John Laitner


Contact Information

The University of Michigan
Department of Economics
311 Lorch Hall
611 Tappan Street
Ann Arbor, MI 48109-1220
Tel: (734) 763-9620
Tel (Institute for Social Research): (734) 615-4582
Email: jlaitner@umich.edu


Links to Data

TIAA-CREF Survey data now available online.


Vitae

Laitner CV .


Working Papers

Annuitized Wealth and Post-Retirement Saving
We introduce a tractable model of post-retirement saving behavior in which households have a precautionary motive arising from uninsured health status risks. The model distinguishes between annuitized and non-annuitized wealth, emphasizes the importance of asset composition in determining optimal household behavior, and includes an extension allowing late-in-life exchange transactions among relatives. We consider three puzzles in micro data -- rising cohort average wealth of retirees, lack of demand for market annuities, and the relative scarcity of bequests -- and show that our model can provide intuive explanations for each.

Low-frequency Technology Shocks, Creative Destruction, and the Equity Premium
This paper presents a neoclassical model with low-frequency technology shocks. We assume a vintage specification of physical capital. New general purpose technologies arrive a random intervals. Equilibrium growth proceeds through a sequence of episodes of creative destruction. Baseline calibrated examples explain 20-50 percent of the equity premium, with a coefficient of relative risk aversion in the range of 1-2. A formulation combining punctuated technological advances and business-cycle shocks can potentially account for the full premium.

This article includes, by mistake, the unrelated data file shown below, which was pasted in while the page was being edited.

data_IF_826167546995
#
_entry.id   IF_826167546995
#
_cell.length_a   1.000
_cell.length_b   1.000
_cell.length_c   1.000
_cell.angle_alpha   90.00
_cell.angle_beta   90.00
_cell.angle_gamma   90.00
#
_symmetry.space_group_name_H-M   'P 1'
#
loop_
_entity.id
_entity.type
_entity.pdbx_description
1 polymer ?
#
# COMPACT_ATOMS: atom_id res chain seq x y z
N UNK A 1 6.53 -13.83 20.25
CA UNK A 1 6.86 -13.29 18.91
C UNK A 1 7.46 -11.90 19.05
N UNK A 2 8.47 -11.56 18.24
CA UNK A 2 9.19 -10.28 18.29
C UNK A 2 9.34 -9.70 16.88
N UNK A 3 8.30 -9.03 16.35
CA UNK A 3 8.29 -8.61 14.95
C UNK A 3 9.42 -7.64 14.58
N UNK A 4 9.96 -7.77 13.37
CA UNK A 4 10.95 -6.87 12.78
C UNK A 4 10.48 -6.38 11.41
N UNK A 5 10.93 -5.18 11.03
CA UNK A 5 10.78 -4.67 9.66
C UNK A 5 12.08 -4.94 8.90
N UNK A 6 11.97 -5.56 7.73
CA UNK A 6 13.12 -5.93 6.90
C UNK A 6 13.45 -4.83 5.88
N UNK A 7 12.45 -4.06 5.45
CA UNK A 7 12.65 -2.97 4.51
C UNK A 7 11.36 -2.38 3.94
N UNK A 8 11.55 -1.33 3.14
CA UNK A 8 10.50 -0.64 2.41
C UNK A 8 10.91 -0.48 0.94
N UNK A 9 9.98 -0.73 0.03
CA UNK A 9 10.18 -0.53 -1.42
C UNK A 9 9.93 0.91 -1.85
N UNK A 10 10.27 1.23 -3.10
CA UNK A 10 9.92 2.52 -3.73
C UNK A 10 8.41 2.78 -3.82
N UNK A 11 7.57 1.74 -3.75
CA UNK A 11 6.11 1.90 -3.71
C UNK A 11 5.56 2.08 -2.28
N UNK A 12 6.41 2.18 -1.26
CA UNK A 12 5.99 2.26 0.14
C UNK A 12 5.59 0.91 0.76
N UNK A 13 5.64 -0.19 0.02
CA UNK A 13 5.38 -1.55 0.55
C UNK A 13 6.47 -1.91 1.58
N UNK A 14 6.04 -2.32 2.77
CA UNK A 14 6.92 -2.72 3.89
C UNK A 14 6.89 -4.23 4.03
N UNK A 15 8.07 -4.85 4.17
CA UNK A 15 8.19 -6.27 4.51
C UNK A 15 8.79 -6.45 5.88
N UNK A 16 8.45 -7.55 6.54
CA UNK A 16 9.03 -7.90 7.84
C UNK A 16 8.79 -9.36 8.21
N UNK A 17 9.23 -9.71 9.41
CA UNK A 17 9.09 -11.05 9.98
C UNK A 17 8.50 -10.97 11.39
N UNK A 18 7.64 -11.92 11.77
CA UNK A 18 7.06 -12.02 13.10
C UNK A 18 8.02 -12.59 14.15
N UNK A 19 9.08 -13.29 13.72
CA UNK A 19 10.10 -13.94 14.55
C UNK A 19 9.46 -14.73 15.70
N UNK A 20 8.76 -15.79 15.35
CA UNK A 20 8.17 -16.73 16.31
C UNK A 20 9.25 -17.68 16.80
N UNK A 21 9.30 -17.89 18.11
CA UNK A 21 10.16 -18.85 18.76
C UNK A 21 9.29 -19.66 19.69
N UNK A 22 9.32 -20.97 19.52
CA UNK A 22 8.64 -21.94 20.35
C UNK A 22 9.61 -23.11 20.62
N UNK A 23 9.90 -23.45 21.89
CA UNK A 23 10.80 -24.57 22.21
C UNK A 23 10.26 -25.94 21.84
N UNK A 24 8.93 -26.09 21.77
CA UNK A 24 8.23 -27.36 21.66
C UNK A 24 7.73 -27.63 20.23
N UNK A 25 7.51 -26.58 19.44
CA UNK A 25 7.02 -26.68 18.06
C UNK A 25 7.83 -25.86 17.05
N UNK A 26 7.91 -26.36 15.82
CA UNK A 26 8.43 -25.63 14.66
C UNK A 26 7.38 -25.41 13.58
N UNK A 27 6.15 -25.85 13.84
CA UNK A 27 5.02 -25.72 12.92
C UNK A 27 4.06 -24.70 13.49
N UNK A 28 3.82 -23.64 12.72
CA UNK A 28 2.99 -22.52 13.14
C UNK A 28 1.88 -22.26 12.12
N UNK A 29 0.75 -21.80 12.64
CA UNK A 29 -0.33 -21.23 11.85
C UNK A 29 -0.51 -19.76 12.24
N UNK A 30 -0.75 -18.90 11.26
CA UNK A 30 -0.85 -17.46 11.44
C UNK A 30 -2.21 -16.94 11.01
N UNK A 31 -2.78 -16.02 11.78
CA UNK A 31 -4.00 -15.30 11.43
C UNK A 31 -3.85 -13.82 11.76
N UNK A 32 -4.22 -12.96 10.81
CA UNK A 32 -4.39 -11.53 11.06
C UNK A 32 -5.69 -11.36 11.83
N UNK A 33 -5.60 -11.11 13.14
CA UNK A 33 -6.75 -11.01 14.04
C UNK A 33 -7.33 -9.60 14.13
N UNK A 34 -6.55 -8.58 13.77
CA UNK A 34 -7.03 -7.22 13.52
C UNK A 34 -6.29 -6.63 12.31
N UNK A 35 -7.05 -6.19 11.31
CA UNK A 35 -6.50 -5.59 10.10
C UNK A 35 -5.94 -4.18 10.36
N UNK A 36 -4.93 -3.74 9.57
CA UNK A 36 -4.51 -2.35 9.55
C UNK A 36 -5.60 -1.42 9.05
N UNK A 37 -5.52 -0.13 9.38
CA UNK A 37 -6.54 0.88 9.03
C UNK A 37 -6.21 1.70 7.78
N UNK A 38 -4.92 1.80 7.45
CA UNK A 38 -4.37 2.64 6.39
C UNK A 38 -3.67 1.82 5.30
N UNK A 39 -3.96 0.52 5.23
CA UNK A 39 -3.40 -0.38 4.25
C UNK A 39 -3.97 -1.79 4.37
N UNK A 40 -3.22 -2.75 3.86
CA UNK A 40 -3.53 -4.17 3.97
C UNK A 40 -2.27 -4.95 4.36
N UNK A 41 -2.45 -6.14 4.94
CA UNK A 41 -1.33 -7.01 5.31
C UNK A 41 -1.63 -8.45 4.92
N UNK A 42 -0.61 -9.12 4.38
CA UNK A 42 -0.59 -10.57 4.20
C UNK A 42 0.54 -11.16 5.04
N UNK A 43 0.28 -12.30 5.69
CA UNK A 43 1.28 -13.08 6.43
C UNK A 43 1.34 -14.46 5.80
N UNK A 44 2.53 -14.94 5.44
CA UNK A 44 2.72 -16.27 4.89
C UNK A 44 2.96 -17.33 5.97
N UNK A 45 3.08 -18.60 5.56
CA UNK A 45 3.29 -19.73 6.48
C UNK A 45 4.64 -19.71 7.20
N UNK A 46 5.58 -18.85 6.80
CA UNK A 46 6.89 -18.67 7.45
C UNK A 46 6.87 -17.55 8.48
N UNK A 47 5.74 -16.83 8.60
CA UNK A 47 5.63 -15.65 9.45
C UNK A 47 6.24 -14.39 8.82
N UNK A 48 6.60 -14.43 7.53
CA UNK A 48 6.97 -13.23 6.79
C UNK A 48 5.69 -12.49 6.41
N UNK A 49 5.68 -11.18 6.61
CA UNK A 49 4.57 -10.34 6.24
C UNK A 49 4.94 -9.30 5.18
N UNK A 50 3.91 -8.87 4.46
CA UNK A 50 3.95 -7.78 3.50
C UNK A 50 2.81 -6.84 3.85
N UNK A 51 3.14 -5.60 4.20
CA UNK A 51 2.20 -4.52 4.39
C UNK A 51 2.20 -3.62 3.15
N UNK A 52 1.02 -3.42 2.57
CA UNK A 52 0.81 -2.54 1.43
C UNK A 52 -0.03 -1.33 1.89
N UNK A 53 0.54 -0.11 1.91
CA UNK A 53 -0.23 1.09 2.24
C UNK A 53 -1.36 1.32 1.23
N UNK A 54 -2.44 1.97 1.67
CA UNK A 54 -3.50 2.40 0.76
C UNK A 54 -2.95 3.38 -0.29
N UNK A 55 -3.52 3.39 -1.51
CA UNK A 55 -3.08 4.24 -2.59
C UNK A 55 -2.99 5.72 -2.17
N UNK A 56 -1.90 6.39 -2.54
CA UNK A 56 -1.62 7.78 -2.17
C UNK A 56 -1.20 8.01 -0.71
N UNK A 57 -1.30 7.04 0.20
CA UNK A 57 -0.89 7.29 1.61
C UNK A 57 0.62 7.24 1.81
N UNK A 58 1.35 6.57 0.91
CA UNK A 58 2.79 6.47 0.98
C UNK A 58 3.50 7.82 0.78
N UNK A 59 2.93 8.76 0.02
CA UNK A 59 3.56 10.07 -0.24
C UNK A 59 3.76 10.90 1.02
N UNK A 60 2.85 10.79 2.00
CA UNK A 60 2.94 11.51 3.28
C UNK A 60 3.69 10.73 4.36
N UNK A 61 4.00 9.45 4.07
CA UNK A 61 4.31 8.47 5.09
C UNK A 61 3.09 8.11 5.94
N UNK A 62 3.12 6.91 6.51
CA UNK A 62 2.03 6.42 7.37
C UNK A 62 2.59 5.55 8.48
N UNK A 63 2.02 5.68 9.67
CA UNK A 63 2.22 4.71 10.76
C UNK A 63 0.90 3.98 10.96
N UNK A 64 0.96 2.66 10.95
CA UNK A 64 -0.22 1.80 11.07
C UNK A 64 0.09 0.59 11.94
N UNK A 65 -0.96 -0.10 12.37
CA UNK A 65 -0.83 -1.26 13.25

Intergenerational Transfers in Data from the Health and Retirement Study
We examine 1992-2008 HRS data on inheritances and inter vivos gifts. We uncover a problem with the data: a household's financial respondent often seems to understate transfers from his/her in-laws. Nevertheless, other aspects of the data seem very useful. In particular, we can shift our emphasis to the distribution of inheritances for couples, conditional on a positive transfer from the respondent's in-laws. About 30-40 percent of households eventually inherit. Our analysis suggests that inheritances reflect a mixture of intentional and accidental bequests, with the latter twice as prevalent.

Technological Progress and the Earnings of Older Workers
This paper examines whether the earnings of older US workers track overall increases in TFP as comprehensively as those of their younger colleagues. We find that the pay of older US employees does not follow TFP growth as closely as the remuneration of younger workers -- though the difference is, perhaps, surprisingly small -- and we attempt to provide quantitative assessments of the likely impact on the economy.

Motives for Bequests within the Middle Class
This paper studies the prevalence and nature of middle-class bequests in the US. We use data from the HRS. The literature on private intergenerational transfers distinguishes two general types of bequests on the basis of donors' motives: intentional bequests and accidental bequests. Rather than attempting to test for evidence of one or the other category of bequest, this paper sets up a model including both. Then we turn to the HRS. We approach the data with the perspective that both types of bequests may well be present, and we try to assess their relative importance in practice.